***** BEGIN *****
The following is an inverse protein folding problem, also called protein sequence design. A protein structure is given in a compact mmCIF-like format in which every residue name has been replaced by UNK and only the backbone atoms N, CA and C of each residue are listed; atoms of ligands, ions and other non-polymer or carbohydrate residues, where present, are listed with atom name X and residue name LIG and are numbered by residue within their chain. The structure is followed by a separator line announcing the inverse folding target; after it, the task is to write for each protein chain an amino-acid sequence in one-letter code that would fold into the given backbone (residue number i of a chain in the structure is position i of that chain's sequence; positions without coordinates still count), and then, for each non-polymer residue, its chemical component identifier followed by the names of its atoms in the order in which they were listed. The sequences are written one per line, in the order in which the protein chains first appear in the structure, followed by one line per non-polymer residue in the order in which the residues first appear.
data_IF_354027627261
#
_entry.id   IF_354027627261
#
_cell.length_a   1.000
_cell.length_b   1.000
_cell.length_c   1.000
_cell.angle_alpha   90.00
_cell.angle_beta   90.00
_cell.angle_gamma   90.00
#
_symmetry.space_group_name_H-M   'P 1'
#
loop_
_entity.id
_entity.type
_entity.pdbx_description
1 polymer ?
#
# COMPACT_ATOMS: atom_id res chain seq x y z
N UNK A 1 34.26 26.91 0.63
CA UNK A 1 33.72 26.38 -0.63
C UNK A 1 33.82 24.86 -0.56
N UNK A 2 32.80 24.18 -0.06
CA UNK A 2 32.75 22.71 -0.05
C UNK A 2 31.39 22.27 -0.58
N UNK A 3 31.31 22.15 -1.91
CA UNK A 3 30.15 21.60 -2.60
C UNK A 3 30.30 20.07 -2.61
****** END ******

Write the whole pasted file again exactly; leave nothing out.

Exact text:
The following is an inverse protein folding problem, also called protein sequence design. A protein structure is given in a compact mmCIF-like format in which every residue name has been replaced by UNK and only the backbone atoms N, CA and C of each residue are listed; atoms of ligands, ions and other non-polymer or carbohydrate residues, where present, are listed with atom name X and residue name LIG and are numbered by residue within their chain. The structure is followed by a separator line announcing the inverse folding target; after it, the task is to write for each protein chain an amino-acid sequence in one-letter code that would fold into the given backbone (residue number i of a chain in the structure is position i of that chain's sequence; positions without coordinates still count), and then, for each non-polymer residue, its chemical component identifier followed by the names of its atoms in the order in which they were listed. The sequences are written one per line, in the order in which the protein chains first appear in the structure, followed by one line per non-polymer residue in the order in which the residues first appear.
data_IF_354027627261
#
_entry.id   IF_354027627261
#
_cell.length_a   1.000
_cell.length_b   1.000
_cell.length_c   1.000
_cell.angle_alpha   90.00
_cell.angle_beta   90.00
_cell.angle_gamma   90.00
#
_symmetry.space_group_name_H-M   'P 1'
#
loop_
_entity.id
_entity.type
_entity.pdbx_description
1 polymer ?
#
# COMPACT_ATOMS: atom_id res chain seq x y z
N UNK A 1 34.26 26.91 0.63
CA UNK A 1 33.72 26.38 -0.63
C UNK A 1 33.82 24.86 -0.56
N UNK A 2 32.80 24.18 -0.06
CA UNK A 2 32.75 22.71 -0.05
C UNK A 2 31.39 22.27 -0.58
N UNK A 3 31.31 22.15 -1.91
CA UNK A 3 30.15 21.60 -2.60
C UNK A 3 30.30 20.07 -2.61